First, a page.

- Copy: The ad copy introduces the searcher to the brand. It should perform like a digital handshake — warm, firm, and welcoming. Low-quality copy tips the visitor off that they shouldn’t waste their click.
- Creativity: Ultimately, authenticity and creativity will capture the most attention and convert more visitors. A brand can perform all the technical aspects to perfection. However, an experience that doesn’t creatively empathize with the reader is a wasted effort.
Compare and contrast each ad specimen that sticks out to you. You’ll use these comparisons later to flesh out your analysis.
Performing a Competitor Analysis
You now know more about a detailed PPC analysis and what it entails. But what steps should you follow to acquire and assess all the right information? Although digital marketing involves ample hard data, you should still put your creative inclinations to use throughout the process.
- What reactions does the ad invoke in you?
- What qualities do you most admire?
- How do you think the ad would translate to your current customer base?
Your responses to these open-ended questions can help you objectively gauge a competitor’s ad success. You can also implement the following process for a more direct approach.
First, create a list of competitive brands you’d like to explore. If you can’t think of any brand names off the top of your head, use a search engine like Google to find them. While Google offers one of the best search platforms for finding brands and products, you don’t have to stop there. Other engines also provide brand support.
During your search, use the following strategies to maximize your results:
- Follow your current customers’ leads: Your customers probably use specific terminology when interacting with your posts and product pages or providing reviews. Use similar search terms when looking up competitors.
- Experiment with location: Location search terms can help you narrow down your direct competition. Even if you exclusively offer your products via online platforms, you still have a location that other brands share.
- Examine auction insights: Have you already created a Google Ads account? Fantastic! Explore the auction insights available on the platform to discover brands offering similar products and services.
After identifying a few competitors, explore how they market their brand via PPC advertisements. You can find a wealth of tools to assist you in diving into the details of each element, from copy to ad positioning. Look for recurring patterns such as:
- CTA formulas: Call-to-actions are critical to ad success. They ultimately touch on the heart of what a potential customer wants to see.
- Discount and sale offerings: What sales patterns have you noticed in multiple headlines and descriptions? Do competitor brands consistently offer a specific discount? If so, they’ve uncovered a magic number that entices your target audience.
- Other perks related to the sale: Does your competition donate a portion of their profits to a specific charity? Perhaps they offer free shipping for purchases above a certain amount. Consider the psychology of why these provisions interest your target audience.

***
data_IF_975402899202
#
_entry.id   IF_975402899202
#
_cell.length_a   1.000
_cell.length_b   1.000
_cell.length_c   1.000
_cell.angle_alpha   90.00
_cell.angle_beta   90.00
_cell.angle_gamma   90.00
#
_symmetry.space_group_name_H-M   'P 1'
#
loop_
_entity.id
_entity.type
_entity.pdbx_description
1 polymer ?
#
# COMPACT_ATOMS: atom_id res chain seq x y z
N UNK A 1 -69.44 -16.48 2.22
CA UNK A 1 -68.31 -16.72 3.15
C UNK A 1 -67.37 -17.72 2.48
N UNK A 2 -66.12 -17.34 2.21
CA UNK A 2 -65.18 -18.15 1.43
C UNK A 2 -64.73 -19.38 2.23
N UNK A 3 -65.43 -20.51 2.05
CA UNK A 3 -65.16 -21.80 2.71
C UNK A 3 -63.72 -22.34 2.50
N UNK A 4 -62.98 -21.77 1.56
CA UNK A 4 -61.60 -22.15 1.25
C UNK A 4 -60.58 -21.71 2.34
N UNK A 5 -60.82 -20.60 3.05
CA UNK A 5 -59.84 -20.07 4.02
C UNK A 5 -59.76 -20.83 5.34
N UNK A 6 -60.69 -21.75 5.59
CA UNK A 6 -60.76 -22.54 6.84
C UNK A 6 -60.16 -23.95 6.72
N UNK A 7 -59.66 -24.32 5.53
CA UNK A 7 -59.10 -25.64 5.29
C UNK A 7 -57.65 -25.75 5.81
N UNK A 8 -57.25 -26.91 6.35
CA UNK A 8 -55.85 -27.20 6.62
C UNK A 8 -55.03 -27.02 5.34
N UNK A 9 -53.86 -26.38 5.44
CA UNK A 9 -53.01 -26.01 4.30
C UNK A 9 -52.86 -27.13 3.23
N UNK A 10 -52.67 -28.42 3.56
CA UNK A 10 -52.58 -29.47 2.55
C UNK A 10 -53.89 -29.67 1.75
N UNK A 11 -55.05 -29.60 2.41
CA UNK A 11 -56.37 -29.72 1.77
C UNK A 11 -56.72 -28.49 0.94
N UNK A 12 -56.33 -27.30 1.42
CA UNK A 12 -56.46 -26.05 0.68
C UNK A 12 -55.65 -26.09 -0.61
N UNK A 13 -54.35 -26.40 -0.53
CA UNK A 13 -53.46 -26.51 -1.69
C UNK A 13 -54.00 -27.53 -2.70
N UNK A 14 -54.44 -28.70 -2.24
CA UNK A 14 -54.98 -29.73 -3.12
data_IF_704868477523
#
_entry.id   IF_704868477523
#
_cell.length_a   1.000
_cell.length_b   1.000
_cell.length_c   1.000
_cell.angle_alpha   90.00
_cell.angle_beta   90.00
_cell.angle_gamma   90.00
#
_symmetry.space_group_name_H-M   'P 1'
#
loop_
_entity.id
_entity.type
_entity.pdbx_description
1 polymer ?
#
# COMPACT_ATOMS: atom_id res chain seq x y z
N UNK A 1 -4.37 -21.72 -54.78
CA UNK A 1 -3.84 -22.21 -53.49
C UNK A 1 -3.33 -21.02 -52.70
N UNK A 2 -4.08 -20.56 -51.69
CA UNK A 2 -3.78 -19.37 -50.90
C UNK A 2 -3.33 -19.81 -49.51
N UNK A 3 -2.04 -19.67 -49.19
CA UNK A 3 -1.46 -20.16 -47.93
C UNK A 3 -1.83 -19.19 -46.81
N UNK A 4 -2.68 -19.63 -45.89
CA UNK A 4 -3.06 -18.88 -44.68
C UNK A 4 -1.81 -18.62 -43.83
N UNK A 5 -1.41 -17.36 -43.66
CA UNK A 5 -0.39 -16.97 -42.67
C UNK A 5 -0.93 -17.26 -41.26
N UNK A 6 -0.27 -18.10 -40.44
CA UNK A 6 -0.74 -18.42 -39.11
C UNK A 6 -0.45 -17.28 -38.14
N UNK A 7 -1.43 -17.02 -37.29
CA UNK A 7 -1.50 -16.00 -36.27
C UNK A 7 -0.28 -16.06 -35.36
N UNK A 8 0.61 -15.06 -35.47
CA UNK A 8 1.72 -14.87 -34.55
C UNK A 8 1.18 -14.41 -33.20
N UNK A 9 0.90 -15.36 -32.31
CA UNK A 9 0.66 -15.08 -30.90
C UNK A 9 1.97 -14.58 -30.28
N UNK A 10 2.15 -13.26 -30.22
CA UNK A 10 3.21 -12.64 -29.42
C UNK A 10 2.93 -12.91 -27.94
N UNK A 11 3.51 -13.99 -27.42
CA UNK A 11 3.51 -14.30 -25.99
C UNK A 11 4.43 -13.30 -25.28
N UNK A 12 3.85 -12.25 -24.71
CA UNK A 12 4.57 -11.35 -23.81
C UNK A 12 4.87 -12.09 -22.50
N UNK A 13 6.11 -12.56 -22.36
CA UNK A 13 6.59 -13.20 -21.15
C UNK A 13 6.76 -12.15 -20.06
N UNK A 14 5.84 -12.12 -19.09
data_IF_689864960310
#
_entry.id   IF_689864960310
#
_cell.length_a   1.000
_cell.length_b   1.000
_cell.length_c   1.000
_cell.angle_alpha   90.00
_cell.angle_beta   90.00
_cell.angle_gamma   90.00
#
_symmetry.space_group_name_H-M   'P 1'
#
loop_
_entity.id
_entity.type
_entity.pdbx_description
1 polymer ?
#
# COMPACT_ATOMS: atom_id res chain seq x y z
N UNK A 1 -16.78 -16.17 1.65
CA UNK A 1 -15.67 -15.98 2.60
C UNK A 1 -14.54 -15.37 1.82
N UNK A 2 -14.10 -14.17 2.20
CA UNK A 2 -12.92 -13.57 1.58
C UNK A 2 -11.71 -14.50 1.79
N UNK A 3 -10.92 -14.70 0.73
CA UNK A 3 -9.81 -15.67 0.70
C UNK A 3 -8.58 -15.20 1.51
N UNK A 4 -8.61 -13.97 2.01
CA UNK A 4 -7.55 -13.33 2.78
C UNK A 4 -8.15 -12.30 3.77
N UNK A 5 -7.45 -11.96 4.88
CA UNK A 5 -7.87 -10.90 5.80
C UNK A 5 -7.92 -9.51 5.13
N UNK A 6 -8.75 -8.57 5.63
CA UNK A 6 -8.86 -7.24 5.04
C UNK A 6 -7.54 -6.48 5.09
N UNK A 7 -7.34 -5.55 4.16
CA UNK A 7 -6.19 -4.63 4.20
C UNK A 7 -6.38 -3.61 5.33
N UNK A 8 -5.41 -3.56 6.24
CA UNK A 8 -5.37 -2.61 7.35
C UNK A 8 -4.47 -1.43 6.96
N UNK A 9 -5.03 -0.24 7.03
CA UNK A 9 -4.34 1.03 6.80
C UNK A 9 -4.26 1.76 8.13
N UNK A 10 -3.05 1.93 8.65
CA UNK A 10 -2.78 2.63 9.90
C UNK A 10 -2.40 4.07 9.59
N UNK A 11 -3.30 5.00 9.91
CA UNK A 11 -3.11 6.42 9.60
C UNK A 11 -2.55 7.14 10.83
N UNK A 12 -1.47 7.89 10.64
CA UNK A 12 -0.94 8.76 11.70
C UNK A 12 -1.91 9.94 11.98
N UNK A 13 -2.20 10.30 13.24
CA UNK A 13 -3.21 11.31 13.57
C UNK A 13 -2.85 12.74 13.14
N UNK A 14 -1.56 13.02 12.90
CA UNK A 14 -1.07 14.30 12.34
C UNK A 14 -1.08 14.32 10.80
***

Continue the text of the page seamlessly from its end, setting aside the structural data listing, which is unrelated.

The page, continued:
Keywords determine who encounters your digital content. Search engine optimization uses keywords to determine a website’s relevance to a particular subject. Similarly, PPC keywords determine when the ad appears in search results.
How do competing brands use the following types of keywords?
- Short-tail: Short-tail keywords place a product within a broader group. If you need a new raincoat but aren’t sure about what type to purchase, you’ll type “new raincoats” into the search bar to get an idea of the products available.
- Long-tail: Long-tail keywords help searchers find specific products. For example, a woman looking for computer chairs will encounter many conventional products for male gamers and professionals. However, she can refine her search to “computer chairs for women” for a product that better fits her preferences.
- Negative: A keyword that doesn’t describe an advertised product is a negative keyword. If you only sell high-fashion luxury raincoats, you’d consider “raincoats for cheap” a negative keyword.
Landing Page Reviews
When you click on a competitor’s landing page, what experience awaits you? Inventory the elements involved in each landing page layout. Then, determine whether they will work within your campaign’s context.
How Do You Measure Up?
How does your competition’s ad spend analysis compare to yours? If you can’t set aside the same dollar amount as them, you should still budget a comparable amount from your overall marketing budget. Aim to position your ad the same as theirs.
FAQs About Competitor PPC Analysis
Which PPC platform is used the most?
The most-used PPC platform is Google Ads. Many business owners and marketers prefer it because it’s user-friendly with a vast tool suite.
Is PPC better than SEO?
No, PPC is not better than SEO. Each strategy achieves outcomes for different purposes.
What is the disadvantage of PPC?
A disadvantage of PPC is that it consumes time. Strategy development requires careful analysis to achieve the desired results.
Let Bear North Digital’s Experts Formulate Your Strategy
Tasks like crafting a competitor PPC analysis and setting a PPC budget require strategic skills. Bear North Digital’s professional marketers can help. Begin your journey with a free growth plan from our experts. Call our team at (218) 216-8692 today!